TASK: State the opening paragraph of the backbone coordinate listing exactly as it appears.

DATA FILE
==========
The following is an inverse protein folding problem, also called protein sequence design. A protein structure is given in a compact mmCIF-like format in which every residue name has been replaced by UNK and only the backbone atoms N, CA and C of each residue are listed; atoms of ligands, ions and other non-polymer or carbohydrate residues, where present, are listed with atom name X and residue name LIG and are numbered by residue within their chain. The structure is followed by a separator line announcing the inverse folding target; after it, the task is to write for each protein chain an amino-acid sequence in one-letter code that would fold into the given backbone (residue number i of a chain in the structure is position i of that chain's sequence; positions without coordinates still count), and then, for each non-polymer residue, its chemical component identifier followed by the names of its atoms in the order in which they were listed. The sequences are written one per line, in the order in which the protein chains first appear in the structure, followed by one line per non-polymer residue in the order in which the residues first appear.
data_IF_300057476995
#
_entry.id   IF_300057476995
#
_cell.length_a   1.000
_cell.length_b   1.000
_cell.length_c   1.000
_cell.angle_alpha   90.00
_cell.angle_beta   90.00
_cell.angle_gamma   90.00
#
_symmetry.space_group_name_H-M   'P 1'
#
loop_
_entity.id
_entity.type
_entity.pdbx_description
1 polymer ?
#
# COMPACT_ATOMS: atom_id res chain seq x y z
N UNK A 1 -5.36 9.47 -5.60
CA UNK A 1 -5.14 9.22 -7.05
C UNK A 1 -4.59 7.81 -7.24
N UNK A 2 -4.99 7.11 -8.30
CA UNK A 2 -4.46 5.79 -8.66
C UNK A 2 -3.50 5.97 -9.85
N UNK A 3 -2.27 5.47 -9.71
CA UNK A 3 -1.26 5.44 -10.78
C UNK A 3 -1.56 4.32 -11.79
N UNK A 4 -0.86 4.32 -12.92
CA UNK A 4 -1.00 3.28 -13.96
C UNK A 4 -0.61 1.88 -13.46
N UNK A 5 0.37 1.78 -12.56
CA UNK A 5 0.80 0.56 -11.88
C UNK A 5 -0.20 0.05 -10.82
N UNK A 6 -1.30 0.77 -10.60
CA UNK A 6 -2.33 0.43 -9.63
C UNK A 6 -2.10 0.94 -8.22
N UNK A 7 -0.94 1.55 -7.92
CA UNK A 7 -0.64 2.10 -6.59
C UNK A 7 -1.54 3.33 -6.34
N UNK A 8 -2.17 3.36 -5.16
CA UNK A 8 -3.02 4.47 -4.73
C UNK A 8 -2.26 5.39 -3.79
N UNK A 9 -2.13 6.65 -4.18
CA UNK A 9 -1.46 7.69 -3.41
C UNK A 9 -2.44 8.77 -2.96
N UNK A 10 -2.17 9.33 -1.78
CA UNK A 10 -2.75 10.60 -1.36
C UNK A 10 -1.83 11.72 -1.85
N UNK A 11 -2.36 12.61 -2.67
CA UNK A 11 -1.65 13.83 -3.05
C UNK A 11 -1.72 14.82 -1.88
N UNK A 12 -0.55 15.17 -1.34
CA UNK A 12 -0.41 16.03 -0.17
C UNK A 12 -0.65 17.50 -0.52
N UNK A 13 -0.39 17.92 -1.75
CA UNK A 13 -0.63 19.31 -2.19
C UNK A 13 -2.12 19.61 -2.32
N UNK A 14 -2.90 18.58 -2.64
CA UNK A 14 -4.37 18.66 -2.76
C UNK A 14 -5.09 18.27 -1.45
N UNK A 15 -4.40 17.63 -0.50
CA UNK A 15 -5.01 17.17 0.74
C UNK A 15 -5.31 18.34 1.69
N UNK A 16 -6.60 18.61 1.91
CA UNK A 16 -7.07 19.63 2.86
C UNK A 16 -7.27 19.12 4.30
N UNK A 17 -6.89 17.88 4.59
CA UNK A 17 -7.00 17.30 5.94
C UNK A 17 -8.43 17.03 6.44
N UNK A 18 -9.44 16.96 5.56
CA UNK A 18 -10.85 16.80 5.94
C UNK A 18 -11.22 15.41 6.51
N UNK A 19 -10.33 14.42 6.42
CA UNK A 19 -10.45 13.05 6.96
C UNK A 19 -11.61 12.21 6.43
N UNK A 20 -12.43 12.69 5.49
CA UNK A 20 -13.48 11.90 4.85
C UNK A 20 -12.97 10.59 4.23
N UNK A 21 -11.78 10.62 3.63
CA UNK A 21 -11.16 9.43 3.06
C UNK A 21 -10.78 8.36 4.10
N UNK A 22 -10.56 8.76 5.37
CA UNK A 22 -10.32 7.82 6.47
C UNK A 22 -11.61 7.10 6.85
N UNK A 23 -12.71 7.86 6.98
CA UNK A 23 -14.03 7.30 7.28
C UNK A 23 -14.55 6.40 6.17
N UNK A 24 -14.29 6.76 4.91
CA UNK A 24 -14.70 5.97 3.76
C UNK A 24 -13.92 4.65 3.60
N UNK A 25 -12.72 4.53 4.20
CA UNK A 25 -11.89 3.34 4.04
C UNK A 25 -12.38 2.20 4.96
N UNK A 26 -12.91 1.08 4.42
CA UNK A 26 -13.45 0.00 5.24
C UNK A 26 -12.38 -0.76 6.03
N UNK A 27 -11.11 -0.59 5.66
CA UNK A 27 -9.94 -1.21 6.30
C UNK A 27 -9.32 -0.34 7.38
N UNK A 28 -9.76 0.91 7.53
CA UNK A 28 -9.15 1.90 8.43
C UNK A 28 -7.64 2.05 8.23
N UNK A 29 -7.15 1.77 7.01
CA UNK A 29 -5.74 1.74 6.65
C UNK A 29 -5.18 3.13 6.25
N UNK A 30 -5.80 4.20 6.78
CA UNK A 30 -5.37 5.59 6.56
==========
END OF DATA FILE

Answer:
The following is an inverse protein folding problem, also called protein sequence design. A protein structure is given in a compact mmCIF-like format in which every residue name has been replaced by UNK and only the backbone atoms N, CA and C of each residue are listed; atoms of ligands, ions and other non-polymer or carbohydrate residues, where present, are listed with atom name X and residue name LIG and are numbered by residue within their chain. The structure is followed by a separator line announcing the inverse folding target; after it, the task is to write for each protein chain an amino-acid sequence in one-letter code that would fold into the given backbone (residue number i of a chain in the structure is position i of that chain's sequence; positions without coordinates still count), and then, for each non-polymer residue, its chemical component identifier followed by the names of its atoms in the order in which they were listed. The sequences are written one per line, in the order in which the protein chains first appear in the structure, followed by one line per non-polymer residue in the order in which the residues first appear.